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The fire crackled with a pressure of about 20 dB as Frederick tolled the bell. The owner of the 1033 square foot house simply sat at his chair and pressed a button playing the pre-recorded message: “Come in”.

Frederick did as he was told. Well, it’s raining at a rate of 60 mm per hour outside and I don’t think you’d stay out in the porch for any extended period of time. He left the umbrella in the convenient umbrella-box, an entrance exclusively for umbrellas. Just like one of those bags except infinitely reusable.

“Sit down,” chimed the old man. Frederick looked around and saw an Ottoman about 60 cm tall. Without a second hesitation he jumped on it… and then bounced off. Quite a loud thump resulted.

“Let me try that again,” said Barth. “Sit down, and try not to injure yourself.”

Frederick tried the Ottoman again. This time there were fewer thumps.

“Good. Now let’s get to business.”

Except they weren’t. Silence was absent of course, and as the rain continued to pour and the hearth continued to burn and the radio continued to notify the house about the rainstorm warnings I don’t think that Silence will be around for quite a long period of time.

After eight and a half minutes of the awkward non-silence, Frederick asked, “So what’s this about?”

Barth was still halfway across the room in his rocking chair. “There have been a couple of rumors over in Delphi3, you know?”

“Of course. And six in eight are true.”

“Three in four,” Barth snapped. “Reduce your fractions, young man!”

“Yeah, yeah. There’s been odd gods running around and there are strange combinations of science and religion going on here. You know that I don’t care much about what happens in Delphi3, so why are you telling me this? Go on, you’re ruining my cookies.”

“Of course you could care less about those. We’re talking about organizations here, not science, religion or Sky-Rails.” He gestured at the Sky-Rail logo, a rather disconcerting combination of a cross, a star and a pipette, with a couple of odd symbols thrown in for good measure.

“So what is this?”

“Well, we’ve received some information that, while not related to Sky-Rails, may have some connection to them. It’s about this something about buts.”

“Buts? You mean butts right? Those of the cigarette persuasion, right?”

“You wish! ‘However’, ‘ends of cigarettes’ and ‘waste removal’ are all involved in this.”

“What.” Frederick sat and looked out the window. The rain was still going on. The radio continued to blather: “There had been new reports on the whereabouts of the Squall Gods. He may be near the in-center of the triangle formed by Hurricane Jade, Hurricane Quincy and Hurricane Etta. However, as there are more than twenty hurricanes around this may be inaccurate. Further observations will be published as soon as they are compiled.”

Barth slouched around, waiting for Frederick to stop being so unresponsive. Being a veteran of the Fifteenth Corporeal Army, he’d no problem with all these so-called “supernatural” things going on. It’s just that half the time there was no one nearby to hear his studies and explanations. Living in Mt. August, a mountain 1,200 meters up from sea level, is probably not helping his case.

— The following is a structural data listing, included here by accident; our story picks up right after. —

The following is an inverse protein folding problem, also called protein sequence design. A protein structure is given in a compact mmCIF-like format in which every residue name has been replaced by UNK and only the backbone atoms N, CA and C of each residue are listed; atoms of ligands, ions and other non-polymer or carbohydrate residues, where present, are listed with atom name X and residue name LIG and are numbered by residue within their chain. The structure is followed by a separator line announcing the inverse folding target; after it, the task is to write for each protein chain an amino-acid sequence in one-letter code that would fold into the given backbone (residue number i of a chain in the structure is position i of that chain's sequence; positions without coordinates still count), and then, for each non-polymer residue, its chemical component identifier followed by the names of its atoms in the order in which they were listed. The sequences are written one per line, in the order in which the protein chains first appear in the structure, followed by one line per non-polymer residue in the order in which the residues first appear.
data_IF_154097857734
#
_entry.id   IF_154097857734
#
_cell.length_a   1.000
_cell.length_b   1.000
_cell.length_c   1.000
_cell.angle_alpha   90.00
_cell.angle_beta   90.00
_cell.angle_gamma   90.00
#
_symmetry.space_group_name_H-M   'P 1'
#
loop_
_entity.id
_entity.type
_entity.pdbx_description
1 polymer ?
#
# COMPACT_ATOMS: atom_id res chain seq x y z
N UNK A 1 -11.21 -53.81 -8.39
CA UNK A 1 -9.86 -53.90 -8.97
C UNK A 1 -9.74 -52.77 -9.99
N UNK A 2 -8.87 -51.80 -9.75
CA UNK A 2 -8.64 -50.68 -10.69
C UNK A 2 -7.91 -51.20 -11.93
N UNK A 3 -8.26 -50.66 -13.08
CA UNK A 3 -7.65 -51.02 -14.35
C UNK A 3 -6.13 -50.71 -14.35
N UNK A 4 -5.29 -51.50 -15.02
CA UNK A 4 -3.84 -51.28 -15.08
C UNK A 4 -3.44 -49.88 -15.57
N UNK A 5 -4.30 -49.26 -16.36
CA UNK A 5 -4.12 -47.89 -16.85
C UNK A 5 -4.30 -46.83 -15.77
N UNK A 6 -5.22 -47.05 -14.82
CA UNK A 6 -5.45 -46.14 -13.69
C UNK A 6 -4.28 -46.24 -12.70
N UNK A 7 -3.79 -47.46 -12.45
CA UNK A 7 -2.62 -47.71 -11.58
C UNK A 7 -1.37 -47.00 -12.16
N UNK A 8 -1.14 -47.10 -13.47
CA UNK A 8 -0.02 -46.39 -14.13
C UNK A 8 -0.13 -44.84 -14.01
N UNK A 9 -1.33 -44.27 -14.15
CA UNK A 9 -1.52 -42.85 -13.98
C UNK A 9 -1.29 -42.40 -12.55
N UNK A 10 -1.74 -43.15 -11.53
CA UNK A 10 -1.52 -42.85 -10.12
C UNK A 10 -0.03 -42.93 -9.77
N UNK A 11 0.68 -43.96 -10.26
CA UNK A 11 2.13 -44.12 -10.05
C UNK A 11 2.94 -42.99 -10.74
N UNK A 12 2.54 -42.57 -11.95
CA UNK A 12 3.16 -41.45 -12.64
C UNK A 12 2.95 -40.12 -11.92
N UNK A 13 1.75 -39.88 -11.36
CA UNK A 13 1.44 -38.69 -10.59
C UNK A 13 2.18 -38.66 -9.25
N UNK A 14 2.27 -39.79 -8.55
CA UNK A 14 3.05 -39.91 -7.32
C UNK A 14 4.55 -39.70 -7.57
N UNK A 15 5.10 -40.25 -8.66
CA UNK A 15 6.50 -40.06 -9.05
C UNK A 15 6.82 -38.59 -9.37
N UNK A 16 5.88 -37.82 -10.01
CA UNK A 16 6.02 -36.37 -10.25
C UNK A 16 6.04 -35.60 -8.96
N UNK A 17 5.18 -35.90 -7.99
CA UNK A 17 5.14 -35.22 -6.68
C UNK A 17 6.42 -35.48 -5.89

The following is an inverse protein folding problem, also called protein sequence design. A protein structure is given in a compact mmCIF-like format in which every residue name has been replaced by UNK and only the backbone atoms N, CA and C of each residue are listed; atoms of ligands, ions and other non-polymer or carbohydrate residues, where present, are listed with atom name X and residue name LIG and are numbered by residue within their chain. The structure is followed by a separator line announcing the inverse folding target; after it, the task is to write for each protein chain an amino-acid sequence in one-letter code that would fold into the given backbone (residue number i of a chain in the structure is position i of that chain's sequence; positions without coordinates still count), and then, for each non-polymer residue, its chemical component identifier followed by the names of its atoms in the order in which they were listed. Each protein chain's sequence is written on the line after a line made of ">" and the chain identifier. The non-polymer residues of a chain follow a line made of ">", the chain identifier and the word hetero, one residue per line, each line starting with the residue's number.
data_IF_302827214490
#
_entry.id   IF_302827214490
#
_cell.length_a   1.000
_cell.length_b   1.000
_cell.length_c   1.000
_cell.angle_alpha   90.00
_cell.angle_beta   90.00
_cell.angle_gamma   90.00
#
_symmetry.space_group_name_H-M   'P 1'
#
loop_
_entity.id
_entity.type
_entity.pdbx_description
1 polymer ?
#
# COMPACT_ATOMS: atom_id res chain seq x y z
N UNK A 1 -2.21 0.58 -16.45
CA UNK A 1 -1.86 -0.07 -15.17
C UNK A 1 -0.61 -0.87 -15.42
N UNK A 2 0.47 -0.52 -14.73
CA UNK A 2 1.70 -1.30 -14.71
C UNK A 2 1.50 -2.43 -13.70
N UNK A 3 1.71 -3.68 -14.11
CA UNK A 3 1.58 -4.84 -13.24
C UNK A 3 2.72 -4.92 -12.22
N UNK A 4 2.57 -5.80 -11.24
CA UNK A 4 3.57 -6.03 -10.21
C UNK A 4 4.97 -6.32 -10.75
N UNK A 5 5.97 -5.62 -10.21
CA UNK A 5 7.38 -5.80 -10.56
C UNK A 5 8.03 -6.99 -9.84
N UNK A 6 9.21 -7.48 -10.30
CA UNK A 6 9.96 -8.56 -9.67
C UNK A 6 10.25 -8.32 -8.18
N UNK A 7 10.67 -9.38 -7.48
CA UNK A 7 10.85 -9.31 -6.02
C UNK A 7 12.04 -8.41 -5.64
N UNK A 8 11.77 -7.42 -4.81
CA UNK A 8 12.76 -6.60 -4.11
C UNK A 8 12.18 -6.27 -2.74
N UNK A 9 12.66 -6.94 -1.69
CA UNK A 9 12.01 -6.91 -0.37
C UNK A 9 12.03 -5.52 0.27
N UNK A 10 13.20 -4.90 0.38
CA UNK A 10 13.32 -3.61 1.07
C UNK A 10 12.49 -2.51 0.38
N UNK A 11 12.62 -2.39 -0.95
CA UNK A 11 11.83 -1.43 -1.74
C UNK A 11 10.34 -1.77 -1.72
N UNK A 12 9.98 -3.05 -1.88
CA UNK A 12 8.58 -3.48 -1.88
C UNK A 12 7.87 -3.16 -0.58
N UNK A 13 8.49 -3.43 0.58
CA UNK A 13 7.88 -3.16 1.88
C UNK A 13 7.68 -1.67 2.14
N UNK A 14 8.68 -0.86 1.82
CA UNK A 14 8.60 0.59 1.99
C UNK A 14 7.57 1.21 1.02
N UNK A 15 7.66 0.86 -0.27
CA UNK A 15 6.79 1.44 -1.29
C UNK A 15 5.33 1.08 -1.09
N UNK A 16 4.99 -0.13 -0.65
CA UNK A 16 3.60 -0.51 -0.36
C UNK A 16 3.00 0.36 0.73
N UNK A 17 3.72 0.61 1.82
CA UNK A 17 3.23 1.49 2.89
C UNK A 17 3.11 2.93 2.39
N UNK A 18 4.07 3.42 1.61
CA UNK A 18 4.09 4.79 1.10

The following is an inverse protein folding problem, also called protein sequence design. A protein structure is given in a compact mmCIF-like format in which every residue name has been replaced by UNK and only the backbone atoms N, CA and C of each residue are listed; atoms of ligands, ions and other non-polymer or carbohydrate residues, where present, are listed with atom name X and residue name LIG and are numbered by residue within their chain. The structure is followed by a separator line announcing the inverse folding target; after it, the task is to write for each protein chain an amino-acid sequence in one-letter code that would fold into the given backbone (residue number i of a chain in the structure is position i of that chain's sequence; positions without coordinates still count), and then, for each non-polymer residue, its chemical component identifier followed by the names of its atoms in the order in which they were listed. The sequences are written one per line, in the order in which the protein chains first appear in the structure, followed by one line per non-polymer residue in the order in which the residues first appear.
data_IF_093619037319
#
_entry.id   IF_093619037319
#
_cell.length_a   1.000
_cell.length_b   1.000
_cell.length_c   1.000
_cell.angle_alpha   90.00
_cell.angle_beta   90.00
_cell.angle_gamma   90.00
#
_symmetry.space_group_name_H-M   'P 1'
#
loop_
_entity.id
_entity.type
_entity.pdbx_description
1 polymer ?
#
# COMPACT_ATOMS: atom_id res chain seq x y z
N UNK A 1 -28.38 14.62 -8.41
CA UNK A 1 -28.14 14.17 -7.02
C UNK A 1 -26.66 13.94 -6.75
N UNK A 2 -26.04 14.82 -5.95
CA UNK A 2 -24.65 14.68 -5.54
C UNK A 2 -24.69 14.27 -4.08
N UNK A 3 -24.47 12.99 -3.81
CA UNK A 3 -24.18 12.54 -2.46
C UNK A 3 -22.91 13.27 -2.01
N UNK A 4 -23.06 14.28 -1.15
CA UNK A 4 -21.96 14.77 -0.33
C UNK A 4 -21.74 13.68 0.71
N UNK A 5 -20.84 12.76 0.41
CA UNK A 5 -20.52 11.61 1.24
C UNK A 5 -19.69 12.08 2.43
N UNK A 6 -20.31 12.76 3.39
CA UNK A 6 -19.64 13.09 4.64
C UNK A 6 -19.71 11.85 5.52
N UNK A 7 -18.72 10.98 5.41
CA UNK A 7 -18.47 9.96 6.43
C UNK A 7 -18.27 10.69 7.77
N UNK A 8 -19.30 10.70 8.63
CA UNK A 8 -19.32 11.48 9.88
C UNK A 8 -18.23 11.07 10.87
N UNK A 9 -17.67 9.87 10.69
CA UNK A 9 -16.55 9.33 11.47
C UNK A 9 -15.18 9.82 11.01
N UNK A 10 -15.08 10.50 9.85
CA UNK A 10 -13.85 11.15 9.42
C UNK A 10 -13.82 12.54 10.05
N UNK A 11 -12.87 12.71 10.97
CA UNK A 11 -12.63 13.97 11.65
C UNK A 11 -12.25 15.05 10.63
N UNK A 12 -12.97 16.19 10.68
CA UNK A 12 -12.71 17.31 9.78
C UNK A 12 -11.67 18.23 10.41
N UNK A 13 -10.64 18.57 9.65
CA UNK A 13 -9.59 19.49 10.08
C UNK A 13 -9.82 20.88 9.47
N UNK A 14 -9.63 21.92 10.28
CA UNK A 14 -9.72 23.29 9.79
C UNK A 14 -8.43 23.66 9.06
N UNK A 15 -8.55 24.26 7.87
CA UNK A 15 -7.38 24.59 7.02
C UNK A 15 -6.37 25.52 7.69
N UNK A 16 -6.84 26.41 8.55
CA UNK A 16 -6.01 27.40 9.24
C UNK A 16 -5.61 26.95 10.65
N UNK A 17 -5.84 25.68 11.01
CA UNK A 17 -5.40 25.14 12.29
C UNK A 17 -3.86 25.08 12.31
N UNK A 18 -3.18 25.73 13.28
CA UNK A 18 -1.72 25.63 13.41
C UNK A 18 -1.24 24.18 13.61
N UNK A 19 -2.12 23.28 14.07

Eventually Frederick came around. “Let me guess. This is part of the Annual Junkers festival, isn’t it?”

“As far as we know, yes. We’re not entirely sure. But the fact that both tend to lie in line with the lunar calendar is kind of telling.”

“How did you know this?”

“Tons of laughter, everywhere. Channeled in the underground sound pipes so that no one can hear them.”

“But why?”

“Who knows? Perhaps they want to use the vibrations to make some kind of earthquake.”

Frederick glared at Barth.

“Okay, that was an explanation that I just made up. But that’s not much better than any other explanation behind these pipes. We can’t get at them, because they’re hiding under all those pesky roads around Deplhi3, but I’m sure that they’re around there somewhere, and we may be able to get at them one day.”

“Mm-hm. So?”

“Well, the Sky-Rails were all very interested in these people with all the cigarettes. They’re an unknown; most likely, they’re sitting on some odd magnum or something that gets them completely potty.”

“So you’re saying…”

“Yup. They may be hiding a jackpot to bribing the gods.”

“Ah. So, what do you want me to do, exactly? Bust this whole job? Play with them? Mingle with them? Gather information but not anything physical?”

“For now, I’d rather you not do anything. They’re a black box yet, and busting them may be detrimental to Sky-Rail interests. We’re just getting the data to you so that there’d be someone to immediately understand everything and ready for action.”

“Oh.” Frederick looked out the window again, wondering whether or not he’d tethered his car properly.

“Oh don’t worry. My little speech is over. You may go.”

Frederick looked at the old man again and said, “You have a point. I’ll mull this over, and maybe tell all the other guys over in the UN: UO department. How’s that?”

“Do what you want with this. Just don’t leave it on the street or anything.”

“I don’t think anything can be left on the street with this weather,” Frederick said. There was a small river where the drain was.

“Point. I think you’d have to go now, else your car may be in a little bit of trouble.”

“Right. See you later.”

As Frederick exits the house, he cannot help but notice how the rain is always a little heavier than it was ten minutes ago. He thought nothing of it, and drove away from Mt. August, away from the polished white house.

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